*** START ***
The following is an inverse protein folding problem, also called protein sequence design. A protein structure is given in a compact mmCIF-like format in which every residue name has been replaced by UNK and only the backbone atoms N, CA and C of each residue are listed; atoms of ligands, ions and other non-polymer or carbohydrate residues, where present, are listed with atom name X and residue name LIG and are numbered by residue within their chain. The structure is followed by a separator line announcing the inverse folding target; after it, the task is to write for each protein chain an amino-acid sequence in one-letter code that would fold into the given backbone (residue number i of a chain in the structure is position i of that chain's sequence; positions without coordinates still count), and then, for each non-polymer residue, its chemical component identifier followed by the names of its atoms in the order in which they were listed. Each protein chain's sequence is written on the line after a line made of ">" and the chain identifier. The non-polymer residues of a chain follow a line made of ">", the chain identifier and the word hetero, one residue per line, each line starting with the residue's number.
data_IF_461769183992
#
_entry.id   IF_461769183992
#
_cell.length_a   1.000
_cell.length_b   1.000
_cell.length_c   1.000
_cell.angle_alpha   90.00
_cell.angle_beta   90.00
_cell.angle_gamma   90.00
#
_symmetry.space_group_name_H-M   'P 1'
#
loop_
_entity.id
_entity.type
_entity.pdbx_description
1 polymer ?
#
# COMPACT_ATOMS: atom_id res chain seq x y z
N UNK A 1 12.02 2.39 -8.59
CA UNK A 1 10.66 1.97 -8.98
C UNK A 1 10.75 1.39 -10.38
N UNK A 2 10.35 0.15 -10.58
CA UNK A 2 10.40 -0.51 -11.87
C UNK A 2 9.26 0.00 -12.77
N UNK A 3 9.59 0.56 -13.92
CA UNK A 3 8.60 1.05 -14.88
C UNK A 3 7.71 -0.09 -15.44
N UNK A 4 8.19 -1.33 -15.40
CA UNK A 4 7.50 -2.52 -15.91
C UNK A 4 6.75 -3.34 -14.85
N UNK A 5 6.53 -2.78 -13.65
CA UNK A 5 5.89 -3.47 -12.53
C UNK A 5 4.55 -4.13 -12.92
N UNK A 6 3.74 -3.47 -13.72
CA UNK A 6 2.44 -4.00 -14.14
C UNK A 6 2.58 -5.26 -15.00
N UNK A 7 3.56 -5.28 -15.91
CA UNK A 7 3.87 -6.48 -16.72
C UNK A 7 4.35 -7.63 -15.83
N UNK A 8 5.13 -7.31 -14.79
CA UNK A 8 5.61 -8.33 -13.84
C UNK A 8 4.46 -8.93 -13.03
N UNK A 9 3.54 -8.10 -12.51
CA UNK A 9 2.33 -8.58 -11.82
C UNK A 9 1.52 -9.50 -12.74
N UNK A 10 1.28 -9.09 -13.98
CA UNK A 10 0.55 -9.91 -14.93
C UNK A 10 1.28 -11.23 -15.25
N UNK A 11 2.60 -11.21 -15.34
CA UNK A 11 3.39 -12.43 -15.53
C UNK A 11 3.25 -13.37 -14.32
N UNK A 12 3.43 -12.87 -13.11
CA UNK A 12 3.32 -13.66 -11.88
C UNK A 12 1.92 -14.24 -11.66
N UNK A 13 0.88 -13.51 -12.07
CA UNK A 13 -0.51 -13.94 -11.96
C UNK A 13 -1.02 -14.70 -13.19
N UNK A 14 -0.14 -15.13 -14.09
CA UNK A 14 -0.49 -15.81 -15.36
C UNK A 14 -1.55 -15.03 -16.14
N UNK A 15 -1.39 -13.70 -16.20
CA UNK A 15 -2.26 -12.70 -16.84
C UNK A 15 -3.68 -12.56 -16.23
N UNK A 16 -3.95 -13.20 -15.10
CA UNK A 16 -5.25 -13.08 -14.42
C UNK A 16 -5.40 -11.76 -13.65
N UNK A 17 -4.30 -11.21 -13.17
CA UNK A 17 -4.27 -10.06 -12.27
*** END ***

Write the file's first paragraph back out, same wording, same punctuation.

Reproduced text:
The following is an inverse protein folding problem, also called protein sequence design. A protein structure is given in a compact mmCIF-like format in which every residue name has been replaced by UNK and only the backbone atoms N, CA and C of each residue are listed; atoms of ligands, ions and other non-polymer or carbohydrate residues, where present, are listed with atom name X and residue name LIG and are numbered by residue within their chain. The structure is followed by a separator line announcing the inverse folding target; after it, the task is to write for each protein chain an amino-acid sequence in one-letter code that would fold into the given backbone (residue number i of a chain in the structure is position i of that chain's sequence; positions without coordinates still count), and then, for each non-polymer residue, its chemical component identifier followed by the names of its atoms in the order in which they were listed. Each protein chain's sequence is written on the line after a line made of ">" and the chain identifier. The non-polymer residues of a chain follow a line made of ">", the chain identifier and the word hetero, one residue per line, each line starting with the residue's number.